Bad boss tips
Think you have a bad boss? Go see the movie "Horrible Bosses," now in theaters, to see just how bad people in power can be.
Or don't. The film deals in extremes, offering up bosses whose behavior is so bad (blackmail, sexual harassment, drug abuse) that fed-up employees hatch a plan to do away with them - permanently.
In real life, bad bosses don't necessarily come across as folks who literally deserve the ax. In fact, the worst bosses can often appear to be good guys, even as they undermine workers and derail careers. They make you ask, "Is it just me?"
Horrible bosses are rarely as blatant as those in the film. Here are six telltale signs you may have a bad one.
- He lives by the words of Ralph Waldo Emerson. The essayist wrote, "A foolish consistency is the hobgoblin of little minds," and "To be great is to be misunderstood." But a good manager must be both consistent and understood. "An inconsistent boss says one thing and does another, plays favorites and does not lead by example," says Craig Libis, CEO, Executive Recruiting Consultants Inc., Dell Rapids, S.D.
- She disciplines like a Victorian schoolteacher. Horrible bosses might as well keep a dunce's corner and cap, for the amount they publicly humiliate people. Calling someone out in front of a group demoralizes the whole team, Libis says. Such discussions should take place in private.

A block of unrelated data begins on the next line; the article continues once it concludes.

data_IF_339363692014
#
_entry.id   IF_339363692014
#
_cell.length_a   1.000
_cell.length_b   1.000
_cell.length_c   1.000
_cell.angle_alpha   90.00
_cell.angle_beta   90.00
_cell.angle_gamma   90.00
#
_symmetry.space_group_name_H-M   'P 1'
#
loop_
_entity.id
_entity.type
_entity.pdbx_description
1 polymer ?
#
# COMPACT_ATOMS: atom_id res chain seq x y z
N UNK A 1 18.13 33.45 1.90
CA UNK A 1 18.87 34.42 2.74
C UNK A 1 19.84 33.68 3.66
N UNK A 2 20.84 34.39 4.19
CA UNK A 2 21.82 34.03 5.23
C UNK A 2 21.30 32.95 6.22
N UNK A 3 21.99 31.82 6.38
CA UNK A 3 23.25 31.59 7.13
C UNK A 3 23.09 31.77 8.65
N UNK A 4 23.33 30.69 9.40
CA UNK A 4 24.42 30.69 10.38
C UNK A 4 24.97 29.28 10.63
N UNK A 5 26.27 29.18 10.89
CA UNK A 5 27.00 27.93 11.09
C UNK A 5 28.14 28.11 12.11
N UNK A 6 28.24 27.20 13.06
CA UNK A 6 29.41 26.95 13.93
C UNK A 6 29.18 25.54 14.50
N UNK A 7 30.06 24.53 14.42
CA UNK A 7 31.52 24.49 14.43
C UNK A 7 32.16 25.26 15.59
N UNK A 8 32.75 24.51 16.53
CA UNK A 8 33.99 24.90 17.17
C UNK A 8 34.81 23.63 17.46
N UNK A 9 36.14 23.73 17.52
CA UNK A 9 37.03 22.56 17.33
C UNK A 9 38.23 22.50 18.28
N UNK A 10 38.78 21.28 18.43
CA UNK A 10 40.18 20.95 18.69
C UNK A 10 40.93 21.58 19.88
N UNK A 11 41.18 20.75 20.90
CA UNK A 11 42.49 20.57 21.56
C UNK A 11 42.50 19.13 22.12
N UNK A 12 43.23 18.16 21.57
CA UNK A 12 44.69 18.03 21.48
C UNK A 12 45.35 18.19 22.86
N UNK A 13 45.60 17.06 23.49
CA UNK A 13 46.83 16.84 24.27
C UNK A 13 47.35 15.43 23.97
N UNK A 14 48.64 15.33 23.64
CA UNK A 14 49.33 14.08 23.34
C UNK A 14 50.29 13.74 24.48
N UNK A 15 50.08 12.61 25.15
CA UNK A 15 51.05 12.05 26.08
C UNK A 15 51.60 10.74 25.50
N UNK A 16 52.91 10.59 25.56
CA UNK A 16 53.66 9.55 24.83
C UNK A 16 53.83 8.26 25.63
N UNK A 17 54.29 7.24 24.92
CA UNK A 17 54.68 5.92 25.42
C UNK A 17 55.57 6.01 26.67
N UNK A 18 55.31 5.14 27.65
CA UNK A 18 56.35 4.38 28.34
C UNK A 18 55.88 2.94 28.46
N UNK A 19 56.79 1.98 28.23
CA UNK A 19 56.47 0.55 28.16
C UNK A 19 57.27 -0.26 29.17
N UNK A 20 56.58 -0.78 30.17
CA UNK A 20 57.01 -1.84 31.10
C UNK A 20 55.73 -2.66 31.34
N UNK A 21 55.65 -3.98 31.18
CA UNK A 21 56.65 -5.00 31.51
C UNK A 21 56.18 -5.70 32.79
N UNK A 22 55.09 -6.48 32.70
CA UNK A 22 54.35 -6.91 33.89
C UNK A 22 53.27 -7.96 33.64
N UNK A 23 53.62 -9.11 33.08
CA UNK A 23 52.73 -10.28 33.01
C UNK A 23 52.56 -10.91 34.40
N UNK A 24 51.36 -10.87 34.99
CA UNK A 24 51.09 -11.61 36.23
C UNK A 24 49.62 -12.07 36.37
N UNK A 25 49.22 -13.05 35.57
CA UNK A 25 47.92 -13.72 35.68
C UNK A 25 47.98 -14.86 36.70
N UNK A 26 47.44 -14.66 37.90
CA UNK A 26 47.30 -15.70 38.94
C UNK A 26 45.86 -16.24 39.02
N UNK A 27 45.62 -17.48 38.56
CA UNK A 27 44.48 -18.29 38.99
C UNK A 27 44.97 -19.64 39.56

- He finds the "I" in "Team." Horrible bosses say "I" instead of "we," taking full credit for the work of their team or underlings, says Stanford University management science professor Bob Sutton, author of "Good Boss, Bad Boss" (Business Plus, 2010).
- She stays squeaky clean. Leadership means making tough decisions and breaking bad news to people. It's a messy business, says Sutton: "You've got to do the dirty work when you're a good boss."
- He ducks and covers. "A telltale sign of a horrible boss is not taking the fall for their own team. A horrible boss will throw you under the bus," says Karen Russo, of Connecticut-based K. Russo Consulting.
- She believes "positive thinking" is an oxymoron. The Canadian-American economist John Kenneth Galbraith said, "We all agree that pessimism is a mark of superior intellect." However, a pessimistic boss "is incredibly poisonous to people's motivation and mental health," Sutton says. Negativity is catching and tends to be self-fulfilling.